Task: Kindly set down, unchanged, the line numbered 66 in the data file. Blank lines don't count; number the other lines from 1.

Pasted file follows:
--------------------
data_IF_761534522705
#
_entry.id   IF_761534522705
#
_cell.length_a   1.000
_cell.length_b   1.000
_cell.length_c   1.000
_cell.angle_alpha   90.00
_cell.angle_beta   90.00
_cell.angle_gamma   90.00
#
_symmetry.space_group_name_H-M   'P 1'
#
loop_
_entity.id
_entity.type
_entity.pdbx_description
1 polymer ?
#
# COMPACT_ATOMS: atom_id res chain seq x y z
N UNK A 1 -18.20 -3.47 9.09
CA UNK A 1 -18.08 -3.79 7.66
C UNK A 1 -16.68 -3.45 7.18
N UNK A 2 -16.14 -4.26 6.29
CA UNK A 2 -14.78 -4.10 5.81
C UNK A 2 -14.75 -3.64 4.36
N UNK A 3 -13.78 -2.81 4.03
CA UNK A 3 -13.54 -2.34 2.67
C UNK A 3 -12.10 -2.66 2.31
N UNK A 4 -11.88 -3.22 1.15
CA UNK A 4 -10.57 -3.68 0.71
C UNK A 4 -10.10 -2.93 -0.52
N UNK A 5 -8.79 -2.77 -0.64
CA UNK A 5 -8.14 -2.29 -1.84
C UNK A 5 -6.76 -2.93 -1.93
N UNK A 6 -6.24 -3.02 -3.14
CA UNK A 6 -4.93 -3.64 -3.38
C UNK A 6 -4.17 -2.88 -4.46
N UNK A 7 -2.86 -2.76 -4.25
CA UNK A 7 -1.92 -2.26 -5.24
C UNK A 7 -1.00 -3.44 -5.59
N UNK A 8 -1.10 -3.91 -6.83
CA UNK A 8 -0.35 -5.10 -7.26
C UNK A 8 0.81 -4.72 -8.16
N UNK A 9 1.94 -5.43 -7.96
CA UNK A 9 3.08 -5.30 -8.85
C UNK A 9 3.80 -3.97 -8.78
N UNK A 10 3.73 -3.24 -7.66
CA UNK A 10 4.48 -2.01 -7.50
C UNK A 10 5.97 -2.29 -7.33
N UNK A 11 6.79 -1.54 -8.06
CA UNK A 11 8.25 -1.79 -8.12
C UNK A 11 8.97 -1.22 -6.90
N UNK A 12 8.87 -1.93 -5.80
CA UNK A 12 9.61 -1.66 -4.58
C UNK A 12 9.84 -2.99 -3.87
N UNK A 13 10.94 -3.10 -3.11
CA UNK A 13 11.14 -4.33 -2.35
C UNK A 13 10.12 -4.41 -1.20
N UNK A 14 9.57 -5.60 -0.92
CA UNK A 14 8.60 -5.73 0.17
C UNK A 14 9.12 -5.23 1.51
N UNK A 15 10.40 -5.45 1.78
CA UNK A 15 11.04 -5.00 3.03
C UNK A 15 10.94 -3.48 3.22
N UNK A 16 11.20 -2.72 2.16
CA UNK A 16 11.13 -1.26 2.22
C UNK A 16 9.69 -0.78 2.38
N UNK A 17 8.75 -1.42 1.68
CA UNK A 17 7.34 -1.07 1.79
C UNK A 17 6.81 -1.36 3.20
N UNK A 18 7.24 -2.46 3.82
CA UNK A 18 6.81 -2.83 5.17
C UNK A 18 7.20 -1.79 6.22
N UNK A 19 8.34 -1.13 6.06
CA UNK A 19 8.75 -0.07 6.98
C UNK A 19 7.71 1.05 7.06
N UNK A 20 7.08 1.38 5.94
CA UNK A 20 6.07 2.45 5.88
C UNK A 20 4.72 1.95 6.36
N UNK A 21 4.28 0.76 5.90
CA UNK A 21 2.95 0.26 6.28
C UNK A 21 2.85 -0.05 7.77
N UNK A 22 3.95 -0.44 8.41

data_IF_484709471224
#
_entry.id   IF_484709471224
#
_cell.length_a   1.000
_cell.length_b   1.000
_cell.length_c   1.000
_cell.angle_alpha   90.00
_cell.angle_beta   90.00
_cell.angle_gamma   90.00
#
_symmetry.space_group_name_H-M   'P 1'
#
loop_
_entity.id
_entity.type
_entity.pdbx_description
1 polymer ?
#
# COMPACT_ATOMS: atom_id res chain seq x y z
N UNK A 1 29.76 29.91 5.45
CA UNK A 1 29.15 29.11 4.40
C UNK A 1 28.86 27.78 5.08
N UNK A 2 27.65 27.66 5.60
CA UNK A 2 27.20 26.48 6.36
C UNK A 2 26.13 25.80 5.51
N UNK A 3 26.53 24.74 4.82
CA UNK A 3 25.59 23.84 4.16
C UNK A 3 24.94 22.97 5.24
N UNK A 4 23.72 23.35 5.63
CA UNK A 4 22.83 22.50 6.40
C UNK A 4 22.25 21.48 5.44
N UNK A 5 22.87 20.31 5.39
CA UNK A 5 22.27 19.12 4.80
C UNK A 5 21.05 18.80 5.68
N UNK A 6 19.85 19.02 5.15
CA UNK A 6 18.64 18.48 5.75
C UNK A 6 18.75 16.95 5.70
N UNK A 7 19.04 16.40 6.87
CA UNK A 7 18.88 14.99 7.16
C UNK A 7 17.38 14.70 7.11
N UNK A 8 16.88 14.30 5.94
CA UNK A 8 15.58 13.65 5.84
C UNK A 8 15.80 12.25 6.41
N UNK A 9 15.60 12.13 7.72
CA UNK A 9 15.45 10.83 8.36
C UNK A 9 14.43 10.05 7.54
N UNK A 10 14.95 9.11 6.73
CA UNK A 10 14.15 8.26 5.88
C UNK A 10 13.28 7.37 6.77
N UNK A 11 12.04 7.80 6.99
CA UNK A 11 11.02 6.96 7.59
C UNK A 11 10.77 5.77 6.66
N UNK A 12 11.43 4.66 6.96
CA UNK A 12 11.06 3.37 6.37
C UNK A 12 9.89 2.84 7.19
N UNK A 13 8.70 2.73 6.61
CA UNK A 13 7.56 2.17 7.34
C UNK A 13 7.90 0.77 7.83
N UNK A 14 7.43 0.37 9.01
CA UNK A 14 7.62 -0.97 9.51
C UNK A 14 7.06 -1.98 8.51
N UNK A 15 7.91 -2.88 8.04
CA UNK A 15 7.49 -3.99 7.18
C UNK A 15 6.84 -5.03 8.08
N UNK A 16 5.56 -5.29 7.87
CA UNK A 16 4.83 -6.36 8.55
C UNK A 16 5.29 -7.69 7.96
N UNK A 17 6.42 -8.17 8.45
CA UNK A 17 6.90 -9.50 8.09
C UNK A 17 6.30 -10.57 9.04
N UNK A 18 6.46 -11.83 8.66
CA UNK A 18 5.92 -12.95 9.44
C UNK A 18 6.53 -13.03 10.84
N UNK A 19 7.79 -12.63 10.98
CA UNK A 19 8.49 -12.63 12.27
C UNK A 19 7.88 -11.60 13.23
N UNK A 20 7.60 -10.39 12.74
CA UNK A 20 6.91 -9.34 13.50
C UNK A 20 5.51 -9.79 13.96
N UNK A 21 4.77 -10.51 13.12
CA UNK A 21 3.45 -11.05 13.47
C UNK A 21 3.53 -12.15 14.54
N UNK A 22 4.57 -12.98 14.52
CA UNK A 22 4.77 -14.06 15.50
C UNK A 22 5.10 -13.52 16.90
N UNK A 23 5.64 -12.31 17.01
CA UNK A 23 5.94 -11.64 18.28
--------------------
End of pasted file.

N UNK A 16 11.20 -2.72 2.16